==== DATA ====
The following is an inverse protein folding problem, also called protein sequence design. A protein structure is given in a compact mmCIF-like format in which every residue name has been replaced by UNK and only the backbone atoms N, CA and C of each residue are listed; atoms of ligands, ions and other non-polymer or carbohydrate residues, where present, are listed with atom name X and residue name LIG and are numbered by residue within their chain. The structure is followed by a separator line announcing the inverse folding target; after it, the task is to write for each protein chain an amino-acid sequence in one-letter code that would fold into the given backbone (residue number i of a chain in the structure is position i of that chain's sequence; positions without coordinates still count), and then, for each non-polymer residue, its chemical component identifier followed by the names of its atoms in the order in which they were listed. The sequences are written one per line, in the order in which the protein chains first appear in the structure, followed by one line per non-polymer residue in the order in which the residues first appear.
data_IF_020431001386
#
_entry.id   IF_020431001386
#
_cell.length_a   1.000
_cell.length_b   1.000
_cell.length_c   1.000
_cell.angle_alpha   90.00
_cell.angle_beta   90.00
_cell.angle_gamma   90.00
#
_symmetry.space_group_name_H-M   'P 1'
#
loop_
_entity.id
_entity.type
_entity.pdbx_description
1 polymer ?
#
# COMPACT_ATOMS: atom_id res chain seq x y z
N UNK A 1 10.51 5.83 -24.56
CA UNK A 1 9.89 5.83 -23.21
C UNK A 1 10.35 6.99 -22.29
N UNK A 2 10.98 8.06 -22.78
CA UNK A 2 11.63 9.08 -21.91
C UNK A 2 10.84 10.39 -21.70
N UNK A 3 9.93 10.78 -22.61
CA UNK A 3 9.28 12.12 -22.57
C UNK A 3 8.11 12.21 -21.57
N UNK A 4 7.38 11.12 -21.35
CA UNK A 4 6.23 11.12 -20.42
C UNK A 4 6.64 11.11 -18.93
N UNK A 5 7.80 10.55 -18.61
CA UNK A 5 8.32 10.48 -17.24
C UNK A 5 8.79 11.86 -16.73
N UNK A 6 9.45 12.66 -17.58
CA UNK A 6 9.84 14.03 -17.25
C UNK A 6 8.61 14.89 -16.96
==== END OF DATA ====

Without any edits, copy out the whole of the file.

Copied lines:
The following is an inverse protein folding problem, also called protein sequence design. A protein structure is given in a compact mmCIF-like format in which every residue name has been replaced by UNK and only the backbone atoms N, CA and C of each residue are listed; atoms of ligands, ions and other non-polymer or carbohydrate residues, where present, are listed with atom name X and residue name LIG and are numbered by residue within their chain. The structure is followed by a separator line announcing the inverse folding target; after it, the task is to write for each protein chain an amino-acid sequence in one-letter code that would fold into the given backbone (residue number i of a chain in the structure is position i of that chain's sequence; positions without coordinates still count), and then, for each non-polymer residue, its chemical component identifier followed by the names of its atoms in the order in which they were listed. The sequences are written one per line, in the order in which the protein chains first appear in the structure, followed by one line per non-polymer residue in the order in which the residues first appear.
data_IF_020431001386
#
_entry.id   IF_020431001386
#
_cell.length_a   1.000
_cell.length_b   1.000
_cell.length_c   1.000
_cell.angle_alpha   90.00
_cell.angle_beta   90.00
_cell.angle_gamma   90.00
#
_symmetry.space_group_name_H-M   'P 1'
#
loop_
_entity.id
_entity.type
_entity.pdbx_description
1 polymer ?
#
# COMPACT_ATOMS: atom_id res chain seq x y z
N UNK A 1 10.51 5.83 -24.56
CA UNK A 1 9.89 5.83 -23.21
C UNK A 1 10.35 6.99 -22.29
N UNK A 2 10.98 8.06 -22.78
CA UNK A 2 11.63 9.08 -21.91
C UNK A 2 10.84 10.39 -21.70
N UNK A 3 9.93 10.78 -22.61
CA UNK A 3 9.28 12.12 -22.57
C UNK A 3 8.11 12.21 -21.57
N UNK A 4 7.38 11.12 -21.35
CA UNK A 4 6.23 11.12 -20.42
C UNK A 4 6.64 11.11 -18.93
N UNK A 5 7.80 10.55 -18.61
CA UNK A 5 8.32 10.48 -17.24
C UNK A 5 8.79 11.86 -16.73
N UNK A 6 9.45 12.66 -17.58
CA UNK A 6 9.84 14.03 -17.25
C UNK A 6 8.61 14.89 -16.96